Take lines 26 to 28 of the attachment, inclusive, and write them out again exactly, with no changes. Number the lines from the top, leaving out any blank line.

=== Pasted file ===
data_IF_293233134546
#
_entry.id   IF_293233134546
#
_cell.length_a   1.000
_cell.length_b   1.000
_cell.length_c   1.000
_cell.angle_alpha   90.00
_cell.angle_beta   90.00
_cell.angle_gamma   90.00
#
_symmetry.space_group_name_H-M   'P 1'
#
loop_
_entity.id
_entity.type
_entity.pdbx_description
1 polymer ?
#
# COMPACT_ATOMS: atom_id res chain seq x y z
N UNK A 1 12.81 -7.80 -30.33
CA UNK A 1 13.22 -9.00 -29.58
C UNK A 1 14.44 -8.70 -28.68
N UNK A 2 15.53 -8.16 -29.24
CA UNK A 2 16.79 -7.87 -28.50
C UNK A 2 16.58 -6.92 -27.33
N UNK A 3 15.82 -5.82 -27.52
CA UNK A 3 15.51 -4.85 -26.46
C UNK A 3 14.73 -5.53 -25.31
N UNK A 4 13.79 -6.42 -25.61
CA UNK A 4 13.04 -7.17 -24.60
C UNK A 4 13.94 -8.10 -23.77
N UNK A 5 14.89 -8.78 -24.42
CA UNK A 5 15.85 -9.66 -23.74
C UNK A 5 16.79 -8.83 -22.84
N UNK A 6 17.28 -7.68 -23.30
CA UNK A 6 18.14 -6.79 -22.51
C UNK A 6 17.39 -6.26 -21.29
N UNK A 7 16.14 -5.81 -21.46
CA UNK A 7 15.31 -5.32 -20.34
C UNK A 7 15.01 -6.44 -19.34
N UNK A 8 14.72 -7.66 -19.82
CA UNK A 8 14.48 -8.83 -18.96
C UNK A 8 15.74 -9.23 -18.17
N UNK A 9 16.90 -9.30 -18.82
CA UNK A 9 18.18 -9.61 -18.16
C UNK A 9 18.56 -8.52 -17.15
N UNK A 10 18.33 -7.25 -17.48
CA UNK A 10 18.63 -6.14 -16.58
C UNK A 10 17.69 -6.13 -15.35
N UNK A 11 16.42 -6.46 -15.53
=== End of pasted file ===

C UNK A 2 16.58 -6.92 -27.33
N UNK A 3 15.82 -5.82 -27.52
CA UNK A 3 15.51 -4.85 -26.46